One thing that the CERA and ODAC reports have done is to shift the discussion of global oil depletion from an abstract theoretical calculation of how long “ultimately recoverable reserves” might last, a concept inherently difficult to evaluate and with a very poor predictive track record, to a more practical discussion of how much oil are we going to have available over the next five years. Interest in the latter is in turn prompted by the ultimate here-and-now question of why supply was not adequate to keep prices from shooting up so dramatically over the last two years. Part of the answer to the latter question is that the recent surge in demand has been quite impressive, and part of the answer is that global spending on oil exploration dropped $2 billion or 18% between 1997 and 2002. The explanation for this drop in exploration spending is in turn the collapse in oil prices in 1997, which I attribute to the dramatic reevaluation of expected global demand growth rates that followed the economic crises in southeast Asia. The subsequent experience has been that Asian demand in fact resumed its very strong growth. Given the long lead times of which Yergin speaks, that left us with today’s very tight supply situation.
That leads me to highlight another very important claim that Yergin is making: CERA says that there will not be a sharp peak in oil production, but rather a series of undulating plateaus. As the reserves that are easiest to develop and in the politically most secure locations are exhausted, the price will rise, serving both to reduce demand and create the incentives necessary to develop more costly and riskier supplies, allowing production to rebound after an initial decline. I would not be at all surprised to see lower world oil consumption in 2006 than in 2005 as a result of the gradual changes in energy use that are already under way in response to the current prices, in other words, a production peak in 2005. I also would not be at all surprised to see demand subsequently rebound as world incomes continue to grow, met with supply coming on line from the factors identified by CERA. Nor would a sudden calamitous drop in that production, precipitated by above-ground events in the Middle East, be a surprising thing to see between now and 2010.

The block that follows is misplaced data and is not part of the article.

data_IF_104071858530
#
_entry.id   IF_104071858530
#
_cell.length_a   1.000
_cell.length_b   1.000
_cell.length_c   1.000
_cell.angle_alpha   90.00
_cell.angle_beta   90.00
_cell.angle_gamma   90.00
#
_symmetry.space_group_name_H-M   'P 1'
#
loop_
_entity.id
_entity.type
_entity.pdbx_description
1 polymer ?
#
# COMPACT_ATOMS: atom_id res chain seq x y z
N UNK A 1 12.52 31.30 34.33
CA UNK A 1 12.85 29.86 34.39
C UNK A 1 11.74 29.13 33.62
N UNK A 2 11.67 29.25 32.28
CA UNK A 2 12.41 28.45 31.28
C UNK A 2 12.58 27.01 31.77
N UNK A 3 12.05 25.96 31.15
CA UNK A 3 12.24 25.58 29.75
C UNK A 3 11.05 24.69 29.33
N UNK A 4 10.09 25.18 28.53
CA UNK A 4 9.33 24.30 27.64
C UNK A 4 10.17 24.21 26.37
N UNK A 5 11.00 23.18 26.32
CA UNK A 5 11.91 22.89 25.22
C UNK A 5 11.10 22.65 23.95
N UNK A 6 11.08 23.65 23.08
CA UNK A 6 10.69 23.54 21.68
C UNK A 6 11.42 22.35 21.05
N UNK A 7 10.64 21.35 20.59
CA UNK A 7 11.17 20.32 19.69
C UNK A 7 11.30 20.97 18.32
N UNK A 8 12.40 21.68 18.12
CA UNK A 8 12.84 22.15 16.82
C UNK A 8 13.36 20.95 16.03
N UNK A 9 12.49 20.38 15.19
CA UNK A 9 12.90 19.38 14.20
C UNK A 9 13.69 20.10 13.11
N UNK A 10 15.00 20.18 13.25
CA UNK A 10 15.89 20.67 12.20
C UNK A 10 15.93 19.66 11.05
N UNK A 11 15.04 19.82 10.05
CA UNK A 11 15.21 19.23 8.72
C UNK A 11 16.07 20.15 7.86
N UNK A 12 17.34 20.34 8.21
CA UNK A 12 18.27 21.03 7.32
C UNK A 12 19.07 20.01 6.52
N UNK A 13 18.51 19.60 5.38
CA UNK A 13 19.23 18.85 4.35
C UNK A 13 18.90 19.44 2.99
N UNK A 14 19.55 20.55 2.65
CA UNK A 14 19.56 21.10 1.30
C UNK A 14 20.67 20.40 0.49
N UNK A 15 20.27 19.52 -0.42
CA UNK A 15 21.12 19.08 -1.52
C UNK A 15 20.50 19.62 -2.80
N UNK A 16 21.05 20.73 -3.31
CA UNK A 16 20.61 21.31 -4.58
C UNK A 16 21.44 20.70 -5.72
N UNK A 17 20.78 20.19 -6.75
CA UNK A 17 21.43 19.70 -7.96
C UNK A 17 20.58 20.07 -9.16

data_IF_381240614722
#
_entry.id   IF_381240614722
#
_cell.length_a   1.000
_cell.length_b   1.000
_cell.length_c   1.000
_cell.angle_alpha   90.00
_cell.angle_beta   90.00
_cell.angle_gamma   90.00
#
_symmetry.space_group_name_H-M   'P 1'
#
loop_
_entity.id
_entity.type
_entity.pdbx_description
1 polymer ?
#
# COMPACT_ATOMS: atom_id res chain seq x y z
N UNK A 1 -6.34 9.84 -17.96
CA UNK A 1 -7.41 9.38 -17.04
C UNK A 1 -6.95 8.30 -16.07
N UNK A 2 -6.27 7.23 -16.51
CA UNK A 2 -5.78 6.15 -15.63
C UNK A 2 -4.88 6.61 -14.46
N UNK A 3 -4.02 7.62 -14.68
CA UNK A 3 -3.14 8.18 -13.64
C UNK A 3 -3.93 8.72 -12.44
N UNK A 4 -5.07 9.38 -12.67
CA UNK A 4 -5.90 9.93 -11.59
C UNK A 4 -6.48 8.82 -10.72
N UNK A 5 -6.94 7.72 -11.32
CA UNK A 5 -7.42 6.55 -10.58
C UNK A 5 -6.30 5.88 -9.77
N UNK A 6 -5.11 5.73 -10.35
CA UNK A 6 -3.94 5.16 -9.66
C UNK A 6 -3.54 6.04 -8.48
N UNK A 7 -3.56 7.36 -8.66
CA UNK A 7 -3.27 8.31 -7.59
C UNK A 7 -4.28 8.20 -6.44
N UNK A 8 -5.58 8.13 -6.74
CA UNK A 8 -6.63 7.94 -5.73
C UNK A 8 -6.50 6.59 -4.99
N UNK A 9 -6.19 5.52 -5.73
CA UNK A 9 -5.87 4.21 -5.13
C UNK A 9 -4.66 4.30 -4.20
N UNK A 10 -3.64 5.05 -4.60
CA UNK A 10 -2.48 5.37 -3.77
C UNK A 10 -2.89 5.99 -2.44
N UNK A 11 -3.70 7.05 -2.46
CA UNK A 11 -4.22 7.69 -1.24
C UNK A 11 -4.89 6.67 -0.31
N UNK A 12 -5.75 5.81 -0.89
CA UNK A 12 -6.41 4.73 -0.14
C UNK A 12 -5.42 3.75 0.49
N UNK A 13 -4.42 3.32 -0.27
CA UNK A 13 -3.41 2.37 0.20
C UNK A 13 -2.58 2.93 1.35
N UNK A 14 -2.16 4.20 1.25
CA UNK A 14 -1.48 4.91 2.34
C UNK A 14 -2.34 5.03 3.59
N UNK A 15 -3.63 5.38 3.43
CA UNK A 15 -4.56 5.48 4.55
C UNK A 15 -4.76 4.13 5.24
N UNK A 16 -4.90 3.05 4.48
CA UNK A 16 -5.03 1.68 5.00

Sounds to me a whole lot like an undulating plateau, very much caused by the exhaustion of the easiest to obtain and least risky petroleum reservoirs. In other words, peak oil may be here right now. But not in the form that those who have popularized the expression have typically envisioned.